NEW YORK — In a major reversal, Gov. Andrew Cuomo on Friday announced the state is greatly expanding New Yorkers' eligibility for the COVID-19 vaccine — and who can administer it.

The announcement came after Mayor Bill de Blasio had been pushing the governor to change the state rules after hospitals got off to a slower than expected start to vaccinate health care workers.

For days, de Blasio had been pushing Cuomo to ease state restrictions and let a wider category of people become eligible for the limited supply of COVID-19 vaccines.

What You Need To Know

  • After being pressured by de Blasio for days, Cuomo has now agreed to make the COVID-19 vaccine available for more New Yorkers

  • Those eligible will expand from the 1A category, which includes nursing home residents and health care workers, to 1B

  • 1B includes which is all New Yorkers 75 and older, education workers, first responders, and transit workers

  • The new eligibility will begin next week

He made the same request on Friday morning:

"The freedom to vaccinate. This is what it is all about. And you’re seeing this all over the state of New York. We are seeing county executives, public health officials all over the state of New York saying, please give us the freedom to vaccinate,” de Blasio said.

Cuomo has distributed the vaccine strictly to hospitals for health care workers, and nursing homes for seniors who live in congregate settings. These people fall into the category for eligibility known as 1A.

But on Friday, Cuomo suddenly changed his tune. 

“We are going to accelerate the distribution. And what we are going to do is add new distribution networks to supplement the hospitals,” said Cuomo.

Cuomo says those new distribution sites will include CityMD, pharmacies like Duane Reade, and private doctor networks. In addition, eligibility will be expended to include the category known as 1B. That is all New Yorkers ages 75 and older, as well as education workers, first responders, and transit workers, starting next week.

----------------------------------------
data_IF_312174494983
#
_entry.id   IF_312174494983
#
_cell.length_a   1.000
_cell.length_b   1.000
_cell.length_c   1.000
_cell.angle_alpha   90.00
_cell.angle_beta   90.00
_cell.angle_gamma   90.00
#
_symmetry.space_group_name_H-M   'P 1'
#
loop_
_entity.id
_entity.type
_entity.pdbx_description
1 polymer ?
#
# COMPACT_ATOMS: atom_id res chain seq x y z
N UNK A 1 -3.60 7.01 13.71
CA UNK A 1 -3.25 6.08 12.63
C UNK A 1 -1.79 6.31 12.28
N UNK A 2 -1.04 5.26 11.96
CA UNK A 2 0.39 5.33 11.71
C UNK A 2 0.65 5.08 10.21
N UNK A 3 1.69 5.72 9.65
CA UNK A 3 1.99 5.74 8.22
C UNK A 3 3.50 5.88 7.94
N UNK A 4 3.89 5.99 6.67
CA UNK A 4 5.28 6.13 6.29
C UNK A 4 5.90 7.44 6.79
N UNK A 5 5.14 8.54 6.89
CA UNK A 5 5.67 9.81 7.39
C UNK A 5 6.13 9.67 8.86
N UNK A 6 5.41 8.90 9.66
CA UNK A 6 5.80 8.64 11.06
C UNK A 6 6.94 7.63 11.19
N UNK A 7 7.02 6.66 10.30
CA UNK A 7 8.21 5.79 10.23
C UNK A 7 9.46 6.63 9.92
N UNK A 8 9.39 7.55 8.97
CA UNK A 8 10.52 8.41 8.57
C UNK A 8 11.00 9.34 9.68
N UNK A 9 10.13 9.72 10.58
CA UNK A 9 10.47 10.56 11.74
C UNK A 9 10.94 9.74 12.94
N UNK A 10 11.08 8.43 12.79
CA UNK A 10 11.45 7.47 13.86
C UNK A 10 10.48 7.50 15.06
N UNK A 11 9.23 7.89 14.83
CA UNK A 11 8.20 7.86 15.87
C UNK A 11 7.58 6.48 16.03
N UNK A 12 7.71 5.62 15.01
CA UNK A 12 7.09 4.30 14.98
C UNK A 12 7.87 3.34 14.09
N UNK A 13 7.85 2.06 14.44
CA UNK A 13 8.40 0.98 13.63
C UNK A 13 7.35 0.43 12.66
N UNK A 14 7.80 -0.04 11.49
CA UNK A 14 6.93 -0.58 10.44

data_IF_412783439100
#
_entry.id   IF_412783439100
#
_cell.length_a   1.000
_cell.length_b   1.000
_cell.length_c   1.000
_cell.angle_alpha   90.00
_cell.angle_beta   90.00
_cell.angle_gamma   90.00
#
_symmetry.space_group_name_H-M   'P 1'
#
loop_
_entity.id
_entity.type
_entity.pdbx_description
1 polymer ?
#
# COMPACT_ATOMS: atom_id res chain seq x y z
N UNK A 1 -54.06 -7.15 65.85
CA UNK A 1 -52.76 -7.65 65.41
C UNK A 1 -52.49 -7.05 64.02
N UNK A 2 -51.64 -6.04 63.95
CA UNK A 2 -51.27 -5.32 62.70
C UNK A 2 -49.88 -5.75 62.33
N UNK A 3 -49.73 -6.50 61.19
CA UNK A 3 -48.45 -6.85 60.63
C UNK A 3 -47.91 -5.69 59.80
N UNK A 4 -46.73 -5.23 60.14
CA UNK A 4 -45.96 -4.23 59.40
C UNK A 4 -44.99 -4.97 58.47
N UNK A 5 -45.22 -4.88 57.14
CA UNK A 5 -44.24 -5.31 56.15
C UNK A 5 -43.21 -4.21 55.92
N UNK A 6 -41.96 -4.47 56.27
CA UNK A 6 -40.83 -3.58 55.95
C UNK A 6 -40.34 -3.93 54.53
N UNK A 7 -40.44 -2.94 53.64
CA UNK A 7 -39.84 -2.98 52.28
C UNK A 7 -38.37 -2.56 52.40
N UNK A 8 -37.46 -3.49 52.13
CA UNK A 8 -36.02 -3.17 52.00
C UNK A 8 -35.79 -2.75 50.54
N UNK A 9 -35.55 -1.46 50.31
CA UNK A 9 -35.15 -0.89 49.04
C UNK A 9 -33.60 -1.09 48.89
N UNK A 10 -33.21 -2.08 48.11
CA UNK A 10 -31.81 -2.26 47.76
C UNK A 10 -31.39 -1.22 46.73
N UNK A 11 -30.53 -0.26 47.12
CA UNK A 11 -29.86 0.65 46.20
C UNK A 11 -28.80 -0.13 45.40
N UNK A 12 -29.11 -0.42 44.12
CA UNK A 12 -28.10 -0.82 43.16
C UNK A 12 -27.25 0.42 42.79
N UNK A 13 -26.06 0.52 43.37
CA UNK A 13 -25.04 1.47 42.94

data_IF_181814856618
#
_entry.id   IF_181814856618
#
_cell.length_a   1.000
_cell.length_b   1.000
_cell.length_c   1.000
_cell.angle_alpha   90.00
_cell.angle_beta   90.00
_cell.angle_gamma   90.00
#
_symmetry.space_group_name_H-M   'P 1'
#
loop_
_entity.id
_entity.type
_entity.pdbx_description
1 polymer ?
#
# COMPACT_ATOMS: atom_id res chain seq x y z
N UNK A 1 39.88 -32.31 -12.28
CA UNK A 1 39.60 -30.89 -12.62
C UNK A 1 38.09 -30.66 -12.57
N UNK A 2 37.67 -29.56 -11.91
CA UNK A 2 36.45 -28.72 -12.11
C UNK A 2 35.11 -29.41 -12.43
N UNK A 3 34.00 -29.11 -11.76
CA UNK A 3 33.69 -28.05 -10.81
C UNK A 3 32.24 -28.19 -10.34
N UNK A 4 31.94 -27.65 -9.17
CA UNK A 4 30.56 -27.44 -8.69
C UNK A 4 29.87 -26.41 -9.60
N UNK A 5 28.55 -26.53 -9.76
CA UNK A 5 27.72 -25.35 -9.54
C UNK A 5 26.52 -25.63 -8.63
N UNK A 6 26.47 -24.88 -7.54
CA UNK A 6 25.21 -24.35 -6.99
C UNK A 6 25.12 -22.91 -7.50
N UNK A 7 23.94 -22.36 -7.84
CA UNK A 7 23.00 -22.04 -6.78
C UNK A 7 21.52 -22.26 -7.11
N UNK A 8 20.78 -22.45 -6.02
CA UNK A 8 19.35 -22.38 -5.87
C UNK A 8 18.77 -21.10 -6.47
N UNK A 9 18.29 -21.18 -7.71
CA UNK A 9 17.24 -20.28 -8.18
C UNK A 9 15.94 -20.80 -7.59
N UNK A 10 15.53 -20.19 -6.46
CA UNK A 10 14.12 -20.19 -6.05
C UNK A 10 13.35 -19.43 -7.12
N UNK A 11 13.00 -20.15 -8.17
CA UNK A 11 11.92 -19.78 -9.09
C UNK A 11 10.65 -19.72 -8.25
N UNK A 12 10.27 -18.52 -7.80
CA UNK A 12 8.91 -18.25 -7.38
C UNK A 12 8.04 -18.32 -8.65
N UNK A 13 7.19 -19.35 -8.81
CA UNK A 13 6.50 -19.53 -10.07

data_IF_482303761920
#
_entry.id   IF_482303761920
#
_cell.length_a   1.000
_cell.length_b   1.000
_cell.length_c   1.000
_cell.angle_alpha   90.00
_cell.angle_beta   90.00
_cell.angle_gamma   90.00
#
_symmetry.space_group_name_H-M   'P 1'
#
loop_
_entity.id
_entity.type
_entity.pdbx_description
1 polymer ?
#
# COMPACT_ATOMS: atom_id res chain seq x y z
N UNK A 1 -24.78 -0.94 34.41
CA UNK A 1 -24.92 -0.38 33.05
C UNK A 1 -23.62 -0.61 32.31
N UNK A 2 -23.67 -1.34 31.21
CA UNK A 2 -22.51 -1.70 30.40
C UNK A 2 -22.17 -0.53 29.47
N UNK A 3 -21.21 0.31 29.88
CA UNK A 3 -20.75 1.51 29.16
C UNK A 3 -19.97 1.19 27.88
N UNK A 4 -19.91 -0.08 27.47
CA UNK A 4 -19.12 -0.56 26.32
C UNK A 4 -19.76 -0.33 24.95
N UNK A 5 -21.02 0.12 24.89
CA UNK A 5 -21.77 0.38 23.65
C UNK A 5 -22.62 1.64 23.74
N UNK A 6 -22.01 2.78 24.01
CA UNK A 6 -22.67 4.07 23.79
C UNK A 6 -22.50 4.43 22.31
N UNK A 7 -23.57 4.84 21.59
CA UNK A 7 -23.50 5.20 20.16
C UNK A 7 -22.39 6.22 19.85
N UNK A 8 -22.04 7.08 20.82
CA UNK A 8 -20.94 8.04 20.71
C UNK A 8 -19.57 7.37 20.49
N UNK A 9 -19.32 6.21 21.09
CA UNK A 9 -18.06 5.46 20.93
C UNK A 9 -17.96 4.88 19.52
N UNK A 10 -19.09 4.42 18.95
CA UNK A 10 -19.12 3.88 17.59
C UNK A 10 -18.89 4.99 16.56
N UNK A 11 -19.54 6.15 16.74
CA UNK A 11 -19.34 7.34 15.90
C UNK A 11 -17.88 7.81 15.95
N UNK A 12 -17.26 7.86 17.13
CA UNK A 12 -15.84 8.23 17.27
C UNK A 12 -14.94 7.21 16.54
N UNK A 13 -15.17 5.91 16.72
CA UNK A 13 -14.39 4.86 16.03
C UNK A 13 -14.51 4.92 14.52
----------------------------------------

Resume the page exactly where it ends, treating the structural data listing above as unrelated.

“On Monday, we will open up a website that will tell you here are the pharmacies in your area. Here are the doctor networks in your area, here is the mass distribution site in your area, call your Walgreens on Main Street and make an appointment,” said Cuomo.

Those in categories 1A and 1B will now be eligible. In addition, 20 sites will open across the state to give vaccinations on a rolling, 24-hour basis, including the Javits Center in Manhattan.

“DOH is going to set up mass distribution sites. Over the next several weeks. For example, we are going to use the Javits Center, which is going to open next Wednesday,” said Cuomo.

This marks a major shift for Cuomo, who has resisted the mayor’s calls to expand who can get the vaccine. The pace of inoculating health care workers at hospitals have been sluggish because it appears that state leaders did not anticipate how many health care workers would refuse to be vaccinated in the first wave.

-- Zack Fink


Tips to Find Out If You're Eligible for the Vaccine

"If it's one step to eradicating this horrible pandemic, I've done my part!" said John D'Arienzo.

D'Arienzo, a funeral director at the family-owned D'Arienzo Funeral Home in Williamsburg, deals with death almost every day.

After receiving his first dose of Moderna's coronavirus vaccine, this 59-year-old now feels has a new lease on life.

"My support staff was more concerned about getting the vaccine than I was. I went with them for unity. And since we fought as funeral directors for the industry to get the vaccine, I reluctantly went along," D'Arienzo said. "I took it last Monday. No side effects, and I actually feel better that I've done it!!"

Yet while some funeral home workers, health care workers, and residents and staff in nursing homes and other group living facilities are now eligible under state guidelines to receive the vaccine, others considered at high risk of falling seriously ill have not.

But that changes on Monday, after Gov. Andrew Cuomo announced that those who are next in line will be eligible for COVID-19 vaccinations as soon as Monday. This includes New Yorkers who are at least 75 years old, first responders, teachers, corrections officers, and transit workers.

"The Department of Health has put together on our website, a very simple process!" said Anita Reyes, the acting assistant commissioner of the New York City Department of Health and Mental Hygiene for the Bronx.

Reyes says the easiest way to find out if you're eligible for a vaccine, and to schedule an appointment in one of the five boroughs, is to log on to

Looking ahead, de Blasio says by next week the city will unveil "MyTurnNYC." While many details are not quite clear, the mayor described it as a tool that will help New Yorkers check on their eligibility for the vaccine and the presumed timing for when they can get it.

-- Ron Lee


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